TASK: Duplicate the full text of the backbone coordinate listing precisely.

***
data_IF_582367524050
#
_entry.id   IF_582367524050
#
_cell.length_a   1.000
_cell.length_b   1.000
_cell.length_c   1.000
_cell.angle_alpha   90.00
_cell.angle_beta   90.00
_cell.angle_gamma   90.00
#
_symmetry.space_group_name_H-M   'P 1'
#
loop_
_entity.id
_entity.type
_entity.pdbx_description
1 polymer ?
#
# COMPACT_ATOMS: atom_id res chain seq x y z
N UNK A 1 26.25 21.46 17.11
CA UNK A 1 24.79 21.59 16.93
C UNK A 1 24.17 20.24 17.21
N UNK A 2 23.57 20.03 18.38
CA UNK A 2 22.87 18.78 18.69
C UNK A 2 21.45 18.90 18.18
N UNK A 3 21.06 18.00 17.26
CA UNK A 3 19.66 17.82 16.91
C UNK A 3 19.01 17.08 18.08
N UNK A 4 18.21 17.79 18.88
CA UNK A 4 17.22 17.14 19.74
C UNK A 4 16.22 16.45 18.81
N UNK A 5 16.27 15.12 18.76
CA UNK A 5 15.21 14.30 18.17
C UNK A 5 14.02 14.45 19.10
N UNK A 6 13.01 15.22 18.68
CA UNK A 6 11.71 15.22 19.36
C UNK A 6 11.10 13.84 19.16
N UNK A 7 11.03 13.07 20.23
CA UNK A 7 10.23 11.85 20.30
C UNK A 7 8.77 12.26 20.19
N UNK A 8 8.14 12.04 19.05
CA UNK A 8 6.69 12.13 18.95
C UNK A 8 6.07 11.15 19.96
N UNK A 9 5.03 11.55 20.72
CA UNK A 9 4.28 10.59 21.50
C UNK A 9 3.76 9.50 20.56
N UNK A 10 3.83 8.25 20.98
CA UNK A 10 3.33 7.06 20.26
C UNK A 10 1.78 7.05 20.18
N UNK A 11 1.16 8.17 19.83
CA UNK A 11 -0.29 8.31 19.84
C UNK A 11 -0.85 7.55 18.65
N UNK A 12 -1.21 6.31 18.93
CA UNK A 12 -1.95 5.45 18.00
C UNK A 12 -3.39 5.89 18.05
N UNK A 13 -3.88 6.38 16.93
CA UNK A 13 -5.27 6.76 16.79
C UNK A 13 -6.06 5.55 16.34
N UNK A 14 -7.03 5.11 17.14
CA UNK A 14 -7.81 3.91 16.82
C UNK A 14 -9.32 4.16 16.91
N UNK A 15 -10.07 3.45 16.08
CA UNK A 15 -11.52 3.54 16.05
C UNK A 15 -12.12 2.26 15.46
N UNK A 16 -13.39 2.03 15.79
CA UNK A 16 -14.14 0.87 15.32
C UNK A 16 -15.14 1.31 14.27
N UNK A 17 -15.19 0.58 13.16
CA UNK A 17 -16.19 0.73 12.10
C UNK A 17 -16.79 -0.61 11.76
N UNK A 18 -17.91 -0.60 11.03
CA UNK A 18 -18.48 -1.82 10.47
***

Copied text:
data_IF_582367524050
#
_entry.id   IF_582367524050
#
_cell.length_a   1.000
_cell.length_b   1.000
_cell.length_c   1.000
_cell.angle_alpha   90.00
_cell.angle_beta   90.00
_cell.angle_gamma   90.00
#
_symmetry.space_group_name_H-M   'P 1'
#
loop_
_entity.id
_entity.type
_entity.pdbx_description
1 polymer ?
#
# COMPACT_ATOMS: atom_id res chain seq x y z
N UNK A 1 26.25 21.46 17.11
CA UNK A 1 24.79 21.59 16.93
C UNK A 1 24.17 20.24 17.21
N UNK A 2 23.57 20.03 18.38
CA UNK A 2 22.87 18.78 18.69
C UNK A 2 21.45 18.90 18.18
N UNK A 3 21.06 18.00 17.26
CA UNK A 3 19.66 17.82 16.91
C UNK A 3 19.01 17.08 18.08
N UNK A 4 18.21 17.79 18.88
CA UNK A 4 17.22 17.14 19.74
C UNK A 4 16.22 16.45 18.81
N UNK A 5 16.27 15.12 18.76
CA UNK A 5 15.21 14.30 18.17
C UNK A 5 14.02 14.45 19.10
N UNK A 6 13.01 15.22 18.68
CA UNK A 6 11.71 15.22 19.36
C UNK A 6 11.10 13.84 19.16
N UNK A 7 11.03 13.07 20.23
CA UNK A 7 10.23 11.85 20.30
C UNK A 7 8.77 12.26 20.19
N UNK A 8 8.14 12.04 19.05
CA UNK A 8 6.69 12.13 18.95
C UNK A 8 6.07 11.15 19.96
N UNK A 9 5.03 11.55 20.72
CA UNK A 9 4.28 10.59 21.50
C UNK A 9 3.76 9.50 20.56
N UNK A 10 3.83 8.25 20.98
CA UNK A 10 3.33 7.06 20.26
C UNK A 10 1.78 7.05 20.18
N UNK A 11 1.16 8.17 19.83
CA UNK A 11 -0.29 8.31 19.84
C UNK A 11 -0.85 7.55 18.65
N UNK A 12 -1.21 6.31 18.93
CA UNK A 12 -1.95 5.45 18.00
C UNK A 12 -3.39 5.89 18.05
N UNK A 13 -3.88 6.38 16.93
CA UNK A 13 -5.27 6.76 16.79
C UNK A 13 -6.06 5.55 16.34
N UNK A 14 -7.03 5.11 17.14
CA UNK A 14 -7.81 3.91 16.82
C UNK A 14 -9.32 4.16 16.91
N UNK A 15 -10.07 3.45 16.08
CA UNK A 15 -11.52 3.54 16.05
C UNK A 15 -12.12 2.26 15.46
N UNK A 16 -13.39 2.03 15.79
CA UNK A 16 -14.14 0.87 15.32
C UNK A 16 -15.14 1.31 14.27
N UNK A 17 -15.19 0.58 13.16
CA UNK A 17 -16.19 0.73 12.10
C UNK A 17 -16.79 -0.61 11.76
N UNK A 18 -17.91 -0.60 11.03
CA UNK A 18 -18.48 -1.82 10.47